A Relatively New Greek Cheese

Jessica and Lon Binden / Flickr / CC By 2.0

In Greek: Κεφαλογραβιέρα, pronounced keh-fah-lo-grahv-YAIR-ah

Kefalograviera is one of the newer Greek cheeses but has become one of the most important cheeses commercially. Production was started in the 1960s and it has quickly become a favorite table cheese. It is produced in the rugged mountains of Epirus and Macedonia and is made from 100 percent sheep's milk or a mixture of sheep and goat milk.

It is aged for three months or longer before it is available for sale.

The taste of this hard yellow cheese is salty; it has a rich aroma, nutty flavor, and smooth mouthfeel. Kefalograviera falls somewhere between kefalotyri and graviera, hence the name, having a similar intensity to kefalotyri with the mellowness of graviera.

At the Market

Kefalograviera is sold in wheels or wedges. It has a yellow to dark brown rind and is dotted with little air holes. It should be firm but smooth to the touch.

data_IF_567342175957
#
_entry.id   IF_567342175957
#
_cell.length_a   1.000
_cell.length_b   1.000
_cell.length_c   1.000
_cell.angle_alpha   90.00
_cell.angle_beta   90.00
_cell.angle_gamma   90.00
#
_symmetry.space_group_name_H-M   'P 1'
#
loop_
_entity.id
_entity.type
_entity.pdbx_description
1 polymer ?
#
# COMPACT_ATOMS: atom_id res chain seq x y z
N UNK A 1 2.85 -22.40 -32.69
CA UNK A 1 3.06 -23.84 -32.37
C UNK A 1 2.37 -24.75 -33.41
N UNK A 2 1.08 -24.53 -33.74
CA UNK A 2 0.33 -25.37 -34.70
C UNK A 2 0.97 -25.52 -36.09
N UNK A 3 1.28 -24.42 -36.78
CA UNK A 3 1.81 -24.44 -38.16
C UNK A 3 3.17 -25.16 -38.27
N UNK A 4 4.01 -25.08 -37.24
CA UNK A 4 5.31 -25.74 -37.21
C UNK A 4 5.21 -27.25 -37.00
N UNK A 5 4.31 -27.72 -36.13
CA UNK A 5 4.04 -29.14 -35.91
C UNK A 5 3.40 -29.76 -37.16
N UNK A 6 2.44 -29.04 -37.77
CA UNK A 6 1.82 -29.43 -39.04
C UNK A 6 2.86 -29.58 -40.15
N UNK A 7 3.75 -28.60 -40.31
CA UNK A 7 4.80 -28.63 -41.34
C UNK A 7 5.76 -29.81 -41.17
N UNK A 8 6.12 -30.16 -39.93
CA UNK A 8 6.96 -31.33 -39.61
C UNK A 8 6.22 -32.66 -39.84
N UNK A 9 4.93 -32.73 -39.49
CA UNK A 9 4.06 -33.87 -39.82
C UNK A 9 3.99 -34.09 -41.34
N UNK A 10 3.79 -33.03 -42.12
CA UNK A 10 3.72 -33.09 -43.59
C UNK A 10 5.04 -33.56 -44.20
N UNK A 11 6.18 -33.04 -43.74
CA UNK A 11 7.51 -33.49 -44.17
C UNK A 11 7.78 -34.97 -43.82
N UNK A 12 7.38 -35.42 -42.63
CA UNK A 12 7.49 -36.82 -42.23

It can be found at Greek or Mediterranean markets, and a low-fat variety has recently appeared on the store shelves. You may find the name spelled kefalograviera, and although kefalotyri is its own variety, sometimes this cheese is labeled as such.

Using Kefalograviera

Kefalograviera is prized as a table cheese as part of an appetizer, or meze, platter, and is ideal paired with Greek spirits such as ouzo as well as white wine.

Kefalograviera is the cheese commonly used in saganaki, any dish prepared in a small frying pan with the same name, where the cheese is cut into triangles, coated with seasoned flour and lightly fried. Kefalograviera is also grated and sprinkled atop pasta, and as part of baked dishes and gratins. It is also delicious with lamb.

The rind can be left on the cheese whether slicing and serving or frying.

Kefalograviera should be stored in the refrigerator. Remove about one hour before using so it can come to room temperature.

Substitutes for Kefalograviera

If you cannot find kefalograviera, you can substitute other cheeses but keep in mind the resulting taste will not be exactly the same. You can try pecorino Toscano, pecorino romano, Parmesan, Regato, kefalotyri, aged myzithra and aged Gruyere.